King Mswati III of Swaziland and his wife arrive at the White House during the US Africa Leaders Summit on August 5, 2014 in Washington, DCKing Mswati III of Swaziland and his wife arrive at the White House during the US Africa Leaders Summit on August 5, 2014 in Washington, DC (AFP Photo/Brendan Smialowski)
Mbabane (Swaziland) (AFP) - As WikiLeaks founder Julian Assange prepares to end a two-year forced stay at Ecuador's London embassy, he may take comfort in knowing he inspired resistance to secrecy in places as far away as Swaziland.
In this small African kingdom a group of citizens have started a social media movement called "SwaziLeaks", which aims to expose the lavish lifestyles of the country's ruling royals.
SwaziLeaks members -- who refuse to say who or where in Swaziland they are, for fear of being targeted -- started a Twitter feed a year ago.
They regularly post photos of royals purportedly abroad: partying in Los Angeles, enjoying a luxurious suite at London's Heathrow airport or at other opulent locations.
"We wanted to try and expose some of the exploitation and corruption of the rich and powerful," SwaziLeaks told AFP.
Swaziland is an absolute monarchy ruled by King Mswati III. The government is frequently accused of stifling dissent and jailing opponents.
The king has an annual household budget of around $60 million (45 million euros) in a country where about 60 percent of the population live on less than $1 a day.
"We get information and pictures from people who know or work for them," SwaziLeaks said. "We have never told anyone what we do and try and not put anyone in jeopardy due to the information we have."
But determining fact from fiction can be tricky.
"Swaziland is a small country and there are a lot of rumours and half-truths with very little to back them up."
"We try and not tweet information that we feel has no basis."
The government did not respond to repeated requests for comment about SwaziLeaks and the veracity of its claims.
- A third world country -
But Mlungisi Makhanya, secretary general of Swaziland opposition party PUDEMO, is not convinced about the impact of the group.
Makhanya explained that most Swazi people do not have access to the internet and that because the country was a "third world country in every sense of the word."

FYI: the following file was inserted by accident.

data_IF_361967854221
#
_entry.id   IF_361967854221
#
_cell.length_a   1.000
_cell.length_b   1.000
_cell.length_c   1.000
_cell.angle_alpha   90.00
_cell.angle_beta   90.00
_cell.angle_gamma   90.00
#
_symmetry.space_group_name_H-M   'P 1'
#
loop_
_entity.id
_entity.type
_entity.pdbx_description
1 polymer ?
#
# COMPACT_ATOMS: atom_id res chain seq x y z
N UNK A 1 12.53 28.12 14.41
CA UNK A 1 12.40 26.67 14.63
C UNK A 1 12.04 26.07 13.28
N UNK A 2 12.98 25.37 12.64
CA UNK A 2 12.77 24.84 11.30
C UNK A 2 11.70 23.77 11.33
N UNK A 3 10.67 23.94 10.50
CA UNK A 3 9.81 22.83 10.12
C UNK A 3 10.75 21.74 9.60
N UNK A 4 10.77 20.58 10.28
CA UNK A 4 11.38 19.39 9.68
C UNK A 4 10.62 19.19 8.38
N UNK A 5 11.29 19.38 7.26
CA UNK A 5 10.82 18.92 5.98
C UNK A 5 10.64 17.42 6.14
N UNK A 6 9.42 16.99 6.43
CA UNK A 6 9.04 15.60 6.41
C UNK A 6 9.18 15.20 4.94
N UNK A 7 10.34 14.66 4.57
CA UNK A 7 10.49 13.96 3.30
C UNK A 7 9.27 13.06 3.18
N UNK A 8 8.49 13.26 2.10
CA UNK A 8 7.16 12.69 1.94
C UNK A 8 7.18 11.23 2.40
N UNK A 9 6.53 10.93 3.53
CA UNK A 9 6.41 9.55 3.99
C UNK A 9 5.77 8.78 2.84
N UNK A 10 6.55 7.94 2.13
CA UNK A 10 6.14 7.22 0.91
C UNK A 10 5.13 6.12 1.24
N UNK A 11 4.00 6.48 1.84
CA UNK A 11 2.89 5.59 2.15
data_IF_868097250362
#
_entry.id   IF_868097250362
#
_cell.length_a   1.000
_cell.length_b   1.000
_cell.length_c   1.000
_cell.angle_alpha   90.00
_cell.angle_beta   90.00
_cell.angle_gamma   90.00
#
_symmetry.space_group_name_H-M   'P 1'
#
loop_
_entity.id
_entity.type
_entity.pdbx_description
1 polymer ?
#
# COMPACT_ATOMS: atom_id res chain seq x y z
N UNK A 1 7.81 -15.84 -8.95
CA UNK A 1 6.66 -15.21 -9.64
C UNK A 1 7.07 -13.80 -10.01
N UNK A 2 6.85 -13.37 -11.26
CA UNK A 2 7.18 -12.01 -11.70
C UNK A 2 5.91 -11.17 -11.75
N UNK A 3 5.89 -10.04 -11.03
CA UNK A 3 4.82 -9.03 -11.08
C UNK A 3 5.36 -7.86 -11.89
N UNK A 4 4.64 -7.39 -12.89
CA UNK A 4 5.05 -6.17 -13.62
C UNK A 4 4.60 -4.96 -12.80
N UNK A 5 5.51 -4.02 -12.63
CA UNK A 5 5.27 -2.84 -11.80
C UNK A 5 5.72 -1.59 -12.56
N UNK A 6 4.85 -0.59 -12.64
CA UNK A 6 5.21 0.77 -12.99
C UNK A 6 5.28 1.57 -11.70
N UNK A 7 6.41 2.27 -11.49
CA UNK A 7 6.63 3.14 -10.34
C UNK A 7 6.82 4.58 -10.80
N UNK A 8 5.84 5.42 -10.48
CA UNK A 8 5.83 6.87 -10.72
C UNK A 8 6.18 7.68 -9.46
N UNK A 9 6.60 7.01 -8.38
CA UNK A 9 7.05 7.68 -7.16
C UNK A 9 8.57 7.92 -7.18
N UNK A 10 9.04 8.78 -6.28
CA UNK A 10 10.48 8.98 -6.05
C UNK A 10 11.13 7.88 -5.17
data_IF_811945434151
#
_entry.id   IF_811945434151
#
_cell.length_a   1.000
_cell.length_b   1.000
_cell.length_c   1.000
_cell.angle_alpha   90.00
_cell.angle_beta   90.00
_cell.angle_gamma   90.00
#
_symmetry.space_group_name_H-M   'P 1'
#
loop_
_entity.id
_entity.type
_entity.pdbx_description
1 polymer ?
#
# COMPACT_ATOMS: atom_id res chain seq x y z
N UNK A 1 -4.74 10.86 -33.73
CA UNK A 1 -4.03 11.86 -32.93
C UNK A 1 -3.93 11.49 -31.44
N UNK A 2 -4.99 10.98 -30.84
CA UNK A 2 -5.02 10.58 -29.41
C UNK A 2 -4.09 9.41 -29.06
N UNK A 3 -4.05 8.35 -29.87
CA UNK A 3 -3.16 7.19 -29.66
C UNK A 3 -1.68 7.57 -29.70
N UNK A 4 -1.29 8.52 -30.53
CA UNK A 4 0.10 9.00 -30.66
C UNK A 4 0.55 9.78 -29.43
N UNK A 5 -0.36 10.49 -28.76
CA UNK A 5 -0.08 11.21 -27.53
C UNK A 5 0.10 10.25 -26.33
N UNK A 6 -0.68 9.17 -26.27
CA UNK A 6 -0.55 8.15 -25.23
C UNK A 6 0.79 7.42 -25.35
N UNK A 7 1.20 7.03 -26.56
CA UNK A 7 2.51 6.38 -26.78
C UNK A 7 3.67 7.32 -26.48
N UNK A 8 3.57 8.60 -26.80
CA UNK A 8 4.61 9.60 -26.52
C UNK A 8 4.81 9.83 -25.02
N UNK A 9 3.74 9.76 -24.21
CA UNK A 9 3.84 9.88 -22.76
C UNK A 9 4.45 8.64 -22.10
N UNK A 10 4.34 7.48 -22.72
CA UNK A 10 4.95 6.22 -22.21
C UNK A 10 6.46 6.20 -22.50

He also warned that the Swazi government will be ruthless in dealing with them.
A PUDEMO party member was recently arrested for wearing a t-shirt with the party's name on it.
"They do anything humanely possible to make sure we do not critique the government."
SwaziLeaks admits that responses to their work have been mixed.
"We are followed by many Swazi journalists and even a few politicians and people within the royal sphere, which amused us."
"There are some people who seem angry with what we're doing, you can see the exchanges on our tweet history."
"Though they don't seem to actually live in the country and seemingly come from privileged backgrounds, so we can understand that what we share is uncomfortable for them."
Although SwaziLeaks has not been contacted by the King directly, his close associates have warned in direct messages that they are being watched and would soon be exposed.
But the group says it is not worried.
"The message that royalty and their friends live off us, the people, like parasites will spread and be supported by evidence and not rumour. In this we hope that people will start demanding what is due to them."
"Many, many Swazis think that their lives are the way they are due to forces beyond their control and that the King has their best interests at heart, we hope to show them that this is not necessarily true."
They believe the recent arrest of Bheki Makhubu, editor of the Nation magazine, for writing "scurrilous" articles shows that Swaziland's media is limited in what it can do.
They say that Assange's WikiLeaks was a big motivation for them to start their movement because some of the diplomatic cables released by WikiLeaks related to Swaziland.
"They showed some of the alliances the ruling elite had with [the late Libyan president Muammar] Gaddafi and other dictators, which allowed some Swazis to see inside the ivory tower that is the monarchy."
The controversial Australian might find some succour in that as he ponders an uncertain future.
Assange sought asylum at the Ecuador embassy in London in June 2012 to avoid extradition to Sweden, where he faces allegations of rape and sexual molestation, which he strongly denies.
He fears extradition to Sweden could lead to him being transferred to the United States to face trial over WikiLeaks' publication of classified US military and diplomatic documents.